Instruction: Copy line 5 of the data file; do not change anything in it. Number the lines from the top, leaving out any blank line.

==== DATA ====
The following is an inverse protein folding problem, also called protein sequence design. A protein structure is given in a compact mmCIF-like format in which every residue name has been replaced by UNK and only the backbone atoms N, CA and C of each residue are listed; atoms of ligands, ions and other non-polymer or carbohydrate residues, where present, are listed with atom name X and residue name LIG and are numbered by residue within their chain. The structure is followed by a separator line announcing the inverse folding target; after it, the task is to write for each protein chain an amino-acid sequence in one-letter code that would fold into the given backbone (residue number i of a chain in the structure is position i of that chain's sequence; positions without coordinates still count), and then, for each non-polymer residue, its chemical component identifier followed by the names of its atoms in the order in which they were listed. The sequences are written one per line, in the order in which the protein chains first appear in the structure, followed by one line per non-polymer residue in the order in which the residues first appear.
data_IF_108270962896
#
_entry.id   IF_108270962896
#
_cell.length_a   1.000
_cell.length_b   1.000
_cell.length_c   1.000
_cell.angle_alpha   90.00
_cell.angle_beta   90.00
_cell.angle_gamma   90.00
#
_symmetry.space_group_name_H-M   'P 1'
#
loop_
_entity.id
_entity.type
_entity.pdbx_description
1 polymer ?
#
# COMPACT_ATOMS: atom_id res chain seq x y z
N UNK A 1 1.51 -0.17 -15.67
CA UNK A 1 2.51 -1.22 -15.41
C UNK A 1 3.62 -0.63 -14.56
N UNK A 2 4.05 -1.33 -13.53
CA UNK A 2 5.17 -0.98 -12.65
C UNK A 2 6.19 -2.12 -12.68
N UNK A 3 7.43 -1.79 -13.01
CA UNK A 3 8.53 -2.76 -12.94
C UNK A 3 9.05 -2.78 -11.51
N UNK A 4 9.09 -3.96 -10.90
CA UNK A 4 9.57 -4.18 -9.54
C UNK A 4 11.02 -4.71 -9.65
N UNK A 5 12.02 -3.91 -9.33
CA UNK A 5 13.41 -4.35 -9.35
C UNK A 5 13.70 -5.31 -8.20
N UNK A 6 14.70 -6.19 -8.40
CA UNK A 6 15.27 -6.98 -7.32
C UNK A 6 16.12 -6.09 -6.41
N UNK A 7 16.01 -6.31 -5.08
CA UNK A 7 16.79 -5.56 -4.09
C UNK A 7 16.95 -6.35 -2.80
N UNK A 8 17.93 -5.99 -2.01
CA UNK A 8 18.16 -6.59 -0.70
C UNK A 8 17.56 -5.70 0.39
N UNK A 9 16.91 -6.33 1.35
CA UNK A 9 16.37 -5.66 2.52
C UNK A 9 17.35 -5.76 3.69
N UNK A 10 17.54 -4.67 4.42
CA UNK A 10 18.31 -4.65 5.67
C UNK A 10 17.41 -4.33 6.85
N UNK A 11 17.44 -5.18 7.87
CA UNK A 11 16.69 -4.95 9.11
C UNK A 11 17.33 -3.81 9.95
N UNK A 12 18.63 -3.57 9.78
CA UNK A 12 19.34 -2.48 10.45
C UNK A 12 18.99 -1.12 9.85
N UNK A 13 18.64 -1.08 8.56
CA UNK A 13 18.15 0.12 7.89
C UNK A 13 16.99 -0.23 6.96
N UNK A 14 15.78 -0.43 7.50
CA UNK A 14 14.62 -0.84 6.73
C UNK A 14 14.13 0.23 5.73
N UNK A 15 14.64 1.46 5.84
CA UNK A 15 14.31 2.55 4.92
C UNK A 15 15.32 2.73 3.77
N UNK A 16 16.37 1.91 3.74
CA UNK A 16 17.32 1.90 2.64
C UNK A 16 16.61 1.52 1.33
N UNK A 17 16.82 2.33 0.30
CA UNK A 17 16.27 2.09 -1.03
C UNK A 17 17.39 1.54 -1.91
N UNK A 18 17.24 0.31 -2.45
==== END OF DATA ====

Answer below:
#